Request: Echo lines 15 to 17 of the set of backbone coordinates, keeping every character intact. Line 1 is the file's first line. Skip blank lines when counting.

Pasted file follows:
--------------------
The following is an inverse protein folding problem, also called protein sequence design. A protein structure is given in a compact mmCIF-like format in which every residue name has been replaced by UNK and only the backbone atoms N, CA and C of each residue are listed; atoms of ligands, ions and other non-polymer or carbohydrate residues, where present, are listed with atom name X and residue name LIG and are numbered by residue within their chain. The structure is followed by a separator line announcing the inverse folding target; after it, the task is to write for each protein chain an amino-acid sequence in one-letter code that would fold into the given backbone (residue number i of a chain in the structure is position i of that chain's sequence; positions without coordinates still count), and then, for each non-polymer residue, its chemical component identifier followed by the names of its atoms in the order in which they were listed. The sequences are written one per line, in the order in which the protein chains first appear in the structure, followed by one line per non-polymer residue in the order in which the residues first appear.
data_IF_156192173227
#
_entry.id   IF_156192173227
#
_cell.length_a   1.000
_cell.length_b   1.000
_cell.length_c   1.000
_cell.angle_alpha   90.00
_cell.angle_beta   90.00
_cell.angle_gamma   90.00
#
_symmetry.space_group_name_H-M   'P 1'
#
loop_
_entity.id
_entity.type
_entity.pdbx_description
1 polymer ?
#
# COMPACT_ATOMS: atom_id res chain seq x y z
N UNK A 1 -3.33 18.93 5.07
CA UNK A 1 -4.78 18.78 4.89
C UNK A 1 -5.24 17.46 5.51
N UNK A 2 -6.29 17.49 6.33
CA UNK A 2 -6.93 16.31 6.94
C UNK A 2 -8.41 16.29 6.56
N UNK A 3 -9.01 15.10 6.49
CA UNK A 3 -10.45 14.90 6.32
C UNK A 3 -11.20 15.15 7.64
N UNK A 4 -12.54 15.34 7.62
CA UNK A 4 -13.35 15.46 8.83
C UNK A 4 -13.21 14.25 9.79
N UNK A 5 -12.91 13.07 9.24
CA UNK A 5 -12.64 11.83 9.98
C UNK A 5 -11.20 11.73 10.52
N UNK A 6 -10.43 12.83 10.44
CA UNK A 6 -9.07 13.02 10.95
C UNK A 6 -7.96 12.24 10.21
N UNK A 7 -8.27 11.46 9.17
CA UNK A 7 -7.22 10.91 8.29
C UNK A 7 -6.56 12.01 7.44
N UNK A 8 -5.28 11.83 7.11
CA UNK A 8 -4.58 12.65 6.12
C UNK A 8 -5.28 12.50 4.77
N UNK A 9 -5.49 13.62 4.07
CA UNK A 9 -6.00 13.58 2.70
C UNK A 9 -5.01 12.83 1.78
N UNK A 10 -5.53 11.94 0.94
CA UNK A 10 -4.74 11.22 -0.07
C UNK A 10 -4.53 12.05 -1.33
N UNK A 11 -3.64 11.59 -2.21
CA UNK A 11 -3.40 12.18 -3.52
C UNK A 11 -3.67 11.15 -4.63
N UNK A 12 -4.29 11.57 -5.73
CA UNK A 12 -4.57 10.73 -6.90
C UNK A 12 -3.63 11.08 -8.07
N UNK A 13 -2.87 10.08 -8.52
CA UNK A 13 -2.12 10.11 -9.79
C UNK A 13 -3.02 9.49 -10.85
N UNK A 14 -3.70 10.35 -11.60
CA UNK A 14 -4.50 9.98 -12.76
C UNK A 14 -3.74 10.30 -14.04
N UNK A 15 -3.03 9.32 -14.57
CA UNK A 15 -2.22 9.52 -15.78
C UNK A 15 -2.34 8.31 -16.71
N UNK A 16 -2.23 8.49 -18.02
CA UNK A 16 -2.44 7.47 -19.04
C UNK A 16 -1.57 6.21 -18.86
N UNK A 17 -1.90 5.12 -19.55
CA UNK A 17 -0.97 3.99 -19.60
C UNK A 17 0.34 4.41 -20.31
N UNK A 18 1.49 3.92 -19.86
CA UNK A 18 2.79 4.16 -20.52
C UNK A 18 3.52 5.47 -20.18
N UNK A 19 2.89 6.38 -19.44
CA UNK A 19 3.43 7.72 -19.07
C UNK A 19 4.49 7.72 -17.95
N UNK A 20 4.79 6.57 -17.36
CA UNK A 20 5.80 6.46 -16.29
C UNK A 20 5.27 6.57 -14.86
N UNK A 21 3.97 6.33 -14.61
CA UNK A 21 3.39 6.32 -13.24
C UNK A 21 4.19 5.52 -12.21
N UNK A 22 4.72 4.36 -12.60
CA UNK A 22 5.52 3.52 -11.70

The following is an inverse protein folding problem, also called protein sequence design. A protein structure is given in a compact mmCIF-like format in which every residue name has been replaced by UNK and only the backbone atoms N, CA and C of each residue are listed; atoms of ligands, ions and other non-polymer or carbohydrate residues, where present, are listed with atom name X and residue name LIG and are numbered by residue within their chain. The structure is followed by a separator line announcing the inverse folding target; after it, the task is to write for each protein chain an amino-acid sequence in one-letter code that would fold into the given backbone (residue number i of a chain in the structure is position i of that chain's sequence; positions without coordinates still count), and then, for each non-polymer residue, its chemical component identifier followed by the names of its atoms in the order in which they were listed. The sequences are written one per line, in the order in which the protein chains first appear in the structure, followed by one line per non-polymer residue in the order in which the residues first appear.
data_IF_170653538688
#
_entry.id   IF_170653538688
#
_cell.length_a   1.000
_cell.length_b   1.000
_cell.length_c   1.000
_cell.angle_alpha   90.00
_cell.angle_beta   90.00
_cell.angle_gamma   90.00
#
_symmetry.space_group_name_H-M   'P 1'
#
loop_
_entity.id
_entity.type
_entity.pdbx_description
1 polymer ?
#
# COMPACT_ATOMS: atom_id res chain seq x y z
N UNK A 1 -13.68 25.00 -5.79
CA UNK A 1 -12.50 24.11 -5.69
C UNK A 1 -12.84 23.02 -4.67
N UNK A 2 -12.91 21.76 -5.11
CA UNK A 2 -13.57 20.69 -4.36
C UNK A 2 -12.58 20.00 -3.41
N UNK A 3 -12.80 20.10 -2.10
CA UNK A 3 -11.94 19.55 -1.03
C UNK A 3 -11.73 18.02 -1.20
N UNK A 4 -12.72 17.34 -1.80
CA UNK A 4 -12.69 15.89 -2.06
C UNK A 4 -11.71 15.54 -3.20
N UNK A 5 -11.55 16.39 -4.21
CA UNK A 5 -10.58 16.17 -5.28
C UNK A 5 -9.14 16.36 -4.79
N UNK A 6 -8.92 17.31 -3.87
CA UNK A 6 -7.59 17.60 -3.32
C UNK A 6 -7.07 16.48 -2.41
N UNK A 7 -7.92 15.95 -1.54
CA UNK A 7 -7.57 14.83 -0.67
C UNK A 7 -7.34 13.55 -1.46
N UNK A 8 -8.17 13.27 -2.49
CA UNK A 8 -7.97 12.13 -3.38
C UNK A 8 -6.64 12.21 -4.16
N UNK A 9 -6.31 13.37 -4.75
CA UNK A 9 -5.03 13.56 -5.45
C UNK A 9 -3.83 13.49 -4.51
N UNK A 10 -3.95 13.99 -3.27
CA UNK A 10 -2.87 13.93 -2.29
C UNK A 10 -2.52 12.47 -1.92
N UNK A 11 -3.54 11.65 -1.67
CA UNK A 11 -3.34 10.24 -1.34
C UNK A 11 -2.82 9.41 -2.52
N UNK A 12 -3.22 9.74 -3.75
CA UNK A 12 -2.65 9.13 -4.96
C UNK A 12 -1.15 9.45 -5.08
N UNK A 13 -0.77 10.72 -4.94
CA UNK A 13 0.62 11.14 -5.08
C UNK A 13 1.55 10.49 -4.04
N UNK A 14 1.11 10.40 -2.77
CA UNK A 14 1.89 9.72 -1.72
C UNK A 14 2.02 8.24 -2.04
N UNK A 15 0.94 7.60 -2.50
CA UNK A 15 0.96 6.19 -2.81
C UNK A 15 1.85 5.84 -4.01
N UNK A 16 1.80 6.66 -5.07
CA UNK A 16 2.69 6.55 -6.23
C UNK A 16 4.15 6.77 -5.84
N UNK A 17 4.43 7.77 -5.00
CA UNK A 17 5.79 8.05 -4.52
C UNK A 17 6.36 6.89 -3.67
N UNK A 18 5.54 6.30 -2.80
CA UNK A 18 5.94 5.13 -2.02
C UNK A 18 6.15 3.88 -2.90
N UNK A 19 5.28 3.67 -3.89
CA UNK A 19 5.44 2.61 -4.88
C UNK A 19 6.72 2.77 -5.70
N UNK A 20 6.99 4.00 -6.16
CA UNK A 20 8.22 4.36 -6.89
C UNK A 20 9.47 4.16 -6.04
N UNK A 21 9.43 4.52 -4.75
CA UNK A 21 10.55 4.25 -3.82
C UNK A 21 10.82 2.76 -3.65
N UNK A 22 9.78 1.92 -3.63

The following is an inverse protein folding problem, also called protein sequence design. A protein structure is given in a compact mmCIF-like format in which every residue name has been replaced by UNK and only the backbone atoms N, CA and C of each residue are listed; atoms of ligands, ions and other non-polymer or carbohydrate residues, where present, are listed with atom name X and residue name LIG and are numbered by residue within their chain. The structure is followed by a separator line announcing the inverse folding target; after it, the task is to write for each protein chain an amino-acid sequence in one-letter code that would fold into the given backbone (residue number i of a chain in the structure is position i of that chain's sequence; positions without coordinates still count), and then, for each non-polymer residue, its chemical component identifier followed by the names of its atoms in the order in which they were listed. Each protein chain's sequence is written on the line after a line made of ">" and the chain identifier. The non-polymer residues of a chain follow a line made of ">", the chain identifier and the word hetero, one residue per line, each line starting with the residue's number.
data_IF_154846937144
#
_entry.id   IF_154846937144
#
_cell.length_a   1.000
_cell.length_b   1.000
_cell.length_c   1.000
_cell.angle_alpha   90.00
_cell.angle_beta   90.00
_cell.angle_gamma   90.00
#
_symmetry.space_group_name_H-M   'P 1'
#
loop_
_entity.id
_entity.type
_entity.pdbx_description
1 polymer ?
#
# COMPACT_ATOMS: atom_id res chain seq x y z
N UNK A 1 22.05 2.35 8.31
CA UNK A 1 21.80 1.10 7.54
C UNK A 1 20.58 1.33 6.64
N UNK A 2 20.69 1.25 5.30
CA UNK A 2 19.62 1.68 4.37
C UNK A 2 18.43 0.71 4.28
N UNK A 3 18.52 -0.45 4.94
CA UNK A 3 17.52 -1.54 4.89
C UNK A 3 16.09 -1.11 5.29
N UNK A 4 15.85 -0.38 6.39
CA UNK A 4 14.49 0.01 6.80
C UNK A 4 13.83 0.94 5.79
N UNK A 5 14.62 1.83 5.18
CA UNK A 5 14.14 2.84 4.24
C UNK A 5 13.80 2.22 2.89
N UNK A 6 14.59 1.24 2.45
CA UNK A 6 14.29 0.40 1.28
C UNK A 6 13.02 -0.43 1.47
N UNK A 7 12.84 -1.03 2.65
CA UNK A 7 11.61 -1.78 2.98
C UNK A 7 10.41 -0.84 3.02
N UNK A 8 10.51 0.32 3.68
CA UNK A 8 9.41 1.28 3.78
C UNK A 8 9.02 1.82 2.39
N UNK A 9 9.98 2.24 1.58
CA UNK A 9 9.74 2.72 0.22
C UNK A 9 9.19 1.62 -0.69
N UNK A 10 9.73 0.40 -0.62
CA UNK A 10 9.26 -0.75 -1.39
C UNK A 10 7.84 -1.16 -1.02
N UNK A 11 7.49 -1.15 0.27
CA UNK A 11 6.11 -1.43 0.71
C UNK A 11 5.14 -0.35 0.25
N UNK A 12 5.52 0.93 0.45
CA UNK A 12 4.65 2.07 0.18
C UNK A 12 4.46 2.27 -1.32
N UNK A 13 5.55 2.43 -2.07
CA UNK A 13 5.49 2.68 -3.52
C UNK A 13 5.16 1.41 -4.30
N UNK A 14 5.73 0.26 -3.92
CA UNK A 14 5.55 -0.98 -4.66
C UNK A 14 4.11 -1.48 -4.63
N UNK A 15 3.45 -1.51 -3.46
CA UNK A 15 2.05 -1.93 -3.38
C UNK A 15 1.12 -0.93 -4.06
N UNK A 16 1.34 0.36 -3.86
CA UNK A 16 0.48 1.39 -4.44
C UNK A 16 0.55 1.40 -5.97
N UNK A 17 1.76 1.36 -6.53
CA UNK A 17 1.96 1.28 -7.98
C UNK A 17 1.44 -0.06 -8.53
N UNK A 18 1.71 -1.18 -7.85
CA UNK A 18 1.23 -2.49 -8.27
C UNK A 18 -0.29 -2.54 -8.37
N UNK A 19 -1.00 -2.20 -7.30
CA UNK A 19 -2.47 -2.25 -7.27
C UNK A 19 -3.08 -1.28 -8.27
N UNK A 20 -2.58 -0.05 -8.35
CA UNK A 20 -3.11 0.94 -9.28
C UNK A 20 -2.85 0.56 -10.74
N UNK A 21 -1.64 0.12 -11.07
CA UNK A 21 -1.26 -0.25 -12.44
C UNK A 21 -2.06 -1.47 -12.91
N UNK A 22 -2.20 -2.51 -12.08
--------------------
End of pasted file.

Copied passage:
loop_
_entity.id
_entity.type